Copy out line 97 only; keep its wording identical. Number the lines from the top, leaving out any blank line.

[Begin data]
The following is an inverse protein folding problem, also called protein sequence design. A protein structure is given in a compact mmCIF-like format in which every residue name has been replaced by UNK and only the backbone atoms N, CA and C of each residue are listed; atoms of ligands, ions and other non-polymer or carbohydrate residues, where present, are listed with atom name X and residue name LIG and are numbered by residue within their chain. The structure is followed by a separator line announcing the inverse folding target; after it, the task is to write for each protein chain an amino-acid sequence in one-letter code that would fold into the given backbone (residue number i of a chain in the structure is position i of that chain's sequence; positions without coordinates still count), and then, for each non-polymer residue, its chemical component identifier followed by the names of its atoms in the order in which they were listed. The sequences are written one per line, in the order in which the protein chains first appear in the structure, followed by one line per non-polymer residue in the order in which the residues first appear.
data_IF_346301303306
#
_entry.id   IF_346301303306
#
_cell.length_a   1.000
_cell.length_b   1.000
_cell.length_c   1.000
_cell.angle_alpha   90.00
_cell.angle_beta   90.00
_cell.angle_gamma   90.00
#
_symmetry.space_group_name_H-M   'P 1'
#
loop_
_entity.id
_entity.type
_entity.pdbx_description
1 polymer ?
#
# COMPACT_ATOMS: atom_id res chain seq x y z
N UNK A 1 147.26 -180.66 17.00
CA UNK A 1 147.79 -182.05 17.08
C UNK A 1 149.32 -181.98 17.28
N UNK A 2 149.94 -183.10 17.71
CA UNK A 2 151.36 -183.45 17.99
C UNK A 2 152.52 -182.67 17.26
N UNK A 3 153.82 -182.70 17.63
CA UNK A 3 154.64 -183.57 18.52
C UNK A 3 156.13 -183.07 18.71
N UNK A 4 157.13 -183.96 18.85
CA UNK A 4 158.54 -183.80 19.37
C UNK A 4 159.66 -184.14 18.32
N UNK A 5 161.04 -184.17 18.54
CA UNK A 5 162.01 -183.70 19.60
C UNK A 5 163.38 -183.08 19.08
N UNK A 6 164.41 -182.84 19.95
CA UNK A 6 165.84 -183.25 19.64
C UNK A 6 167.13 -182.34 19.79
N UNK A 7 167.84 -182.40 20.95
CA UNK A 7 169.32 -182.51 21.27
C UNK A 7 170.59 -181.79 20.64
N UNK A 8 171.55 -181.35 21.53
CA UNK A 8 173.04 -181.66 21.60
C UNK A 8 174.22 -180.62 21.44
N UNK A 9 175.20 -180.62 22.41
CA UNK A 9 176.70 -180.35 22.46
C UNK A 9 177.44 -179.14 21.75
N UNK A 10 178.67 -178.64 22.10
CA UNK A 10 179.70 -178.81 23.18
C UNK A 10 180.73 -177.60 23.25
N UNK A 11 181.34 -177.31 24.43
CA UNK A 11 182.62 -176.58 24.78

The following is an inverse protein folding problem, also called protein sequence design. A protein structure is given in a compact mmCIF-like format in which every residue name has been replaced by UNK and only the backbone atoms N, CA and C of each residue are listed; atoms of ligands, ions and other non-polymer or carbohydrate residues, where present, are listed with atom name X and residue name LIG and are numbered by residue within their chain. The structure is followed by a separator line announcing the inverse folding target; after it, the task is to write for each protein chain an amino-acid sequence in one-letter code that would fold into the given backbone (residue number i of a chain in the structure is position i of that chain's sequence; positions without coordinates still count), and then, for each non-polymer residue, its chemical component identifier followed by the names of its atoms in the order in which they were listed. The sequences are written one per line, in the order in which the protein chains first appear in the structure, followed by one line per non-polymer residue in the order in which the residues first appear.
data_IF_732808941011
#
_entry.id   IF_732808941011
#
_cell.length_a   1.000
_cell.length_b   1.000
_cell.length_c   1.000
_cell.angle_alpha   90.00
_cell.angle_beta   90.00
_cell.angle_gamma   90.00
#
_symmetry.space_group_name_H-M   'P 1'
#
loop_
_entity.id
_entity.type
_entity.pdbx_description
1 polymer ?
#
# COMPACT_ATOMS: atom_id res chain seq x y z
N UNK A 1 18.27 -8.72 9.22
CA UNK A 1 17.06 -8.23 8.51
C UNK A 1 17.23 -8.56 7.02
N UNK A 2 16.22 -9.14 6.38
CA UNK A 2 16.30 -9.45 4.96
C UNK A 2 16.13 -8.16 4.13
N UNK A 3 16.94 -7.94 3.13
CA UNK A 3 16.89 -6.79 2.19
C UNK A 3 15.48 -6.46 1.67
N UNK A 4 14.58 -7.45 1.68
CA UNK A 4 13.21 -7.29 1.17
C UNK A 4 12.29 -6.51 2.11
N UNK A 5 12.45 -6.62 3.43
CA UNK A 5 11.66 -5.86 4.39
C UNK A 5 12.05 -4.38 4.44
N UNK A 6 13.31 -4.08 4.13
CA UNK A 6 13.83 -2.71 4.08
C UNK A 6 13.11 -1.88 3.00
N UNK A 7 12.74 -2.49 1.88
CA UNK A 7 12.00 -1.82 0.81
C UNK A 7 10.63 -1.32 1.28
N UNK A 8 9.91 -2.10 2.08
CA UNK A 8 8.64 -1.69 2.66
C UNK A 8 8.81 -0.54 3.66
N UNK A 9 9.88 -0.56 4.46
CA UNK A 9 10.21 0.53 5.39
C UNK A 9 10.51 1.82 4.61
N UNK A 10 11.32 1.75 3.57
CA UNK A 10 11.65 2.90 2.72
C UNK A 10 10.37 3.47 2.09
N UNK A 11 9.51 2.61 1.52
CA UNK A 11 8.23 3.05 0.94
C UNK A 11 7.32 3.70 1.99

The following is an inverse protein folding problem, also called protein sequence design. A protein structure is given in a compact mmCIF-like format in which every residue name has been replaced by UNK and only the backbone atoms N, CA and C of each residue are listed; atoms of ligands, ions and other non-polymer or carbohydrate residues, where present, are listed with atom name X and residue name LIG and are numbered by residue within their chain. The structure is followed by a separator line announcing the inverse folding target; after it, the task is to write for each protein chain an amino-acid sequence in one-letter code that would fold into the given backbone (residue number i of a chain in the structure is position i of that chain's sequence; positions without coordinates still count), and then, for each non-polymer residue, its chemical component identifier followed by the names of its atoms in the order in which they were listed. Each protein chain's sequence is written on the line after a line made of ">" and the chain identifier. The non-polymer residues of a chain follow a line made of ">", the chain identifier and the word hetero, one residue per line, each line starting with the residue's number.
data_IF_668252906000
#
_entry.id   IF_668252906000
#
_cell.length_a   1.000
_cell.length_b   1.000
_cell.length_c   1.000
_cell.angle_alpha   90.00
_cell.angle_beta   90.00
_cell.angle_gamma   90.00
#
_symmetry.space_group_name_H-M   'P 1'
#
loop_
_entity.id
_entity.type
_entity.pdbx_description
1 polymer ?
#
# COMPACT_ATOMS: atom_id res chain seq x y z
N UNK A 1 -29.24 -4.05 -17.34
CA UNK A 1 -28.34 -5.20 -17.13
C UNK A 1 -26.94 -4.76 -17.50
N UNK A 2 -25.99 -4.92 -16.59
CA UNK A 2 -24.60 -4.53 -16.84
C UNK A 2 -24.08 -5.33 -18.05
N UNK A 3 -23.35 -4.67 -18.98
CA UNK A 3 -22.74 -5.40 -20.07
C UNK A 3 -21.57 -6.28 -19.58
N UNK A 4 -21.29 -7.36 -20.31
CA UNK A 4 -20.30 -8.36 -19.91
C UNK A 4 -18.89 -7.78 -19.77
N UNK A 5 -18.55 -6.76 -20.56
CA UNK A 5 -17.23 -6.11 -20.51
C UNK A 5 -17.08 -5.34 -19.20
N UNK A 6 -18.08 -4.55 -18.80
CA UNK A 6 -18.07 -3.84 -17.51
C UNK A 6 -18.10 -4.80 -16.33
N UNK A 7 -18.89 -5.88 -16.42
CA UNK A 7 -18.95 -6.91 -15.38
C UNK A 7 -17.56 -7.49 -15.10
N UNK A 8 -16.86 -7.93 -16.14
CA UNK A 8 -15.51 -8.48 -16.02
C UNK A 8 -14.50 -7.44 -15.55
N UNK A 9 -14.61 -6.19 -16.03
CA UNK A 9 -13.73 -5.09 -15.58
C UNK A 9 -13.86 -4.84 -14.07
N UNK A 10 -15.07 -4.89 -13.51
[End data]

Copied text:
CA UNK A 8 8.64 -1.69 2.66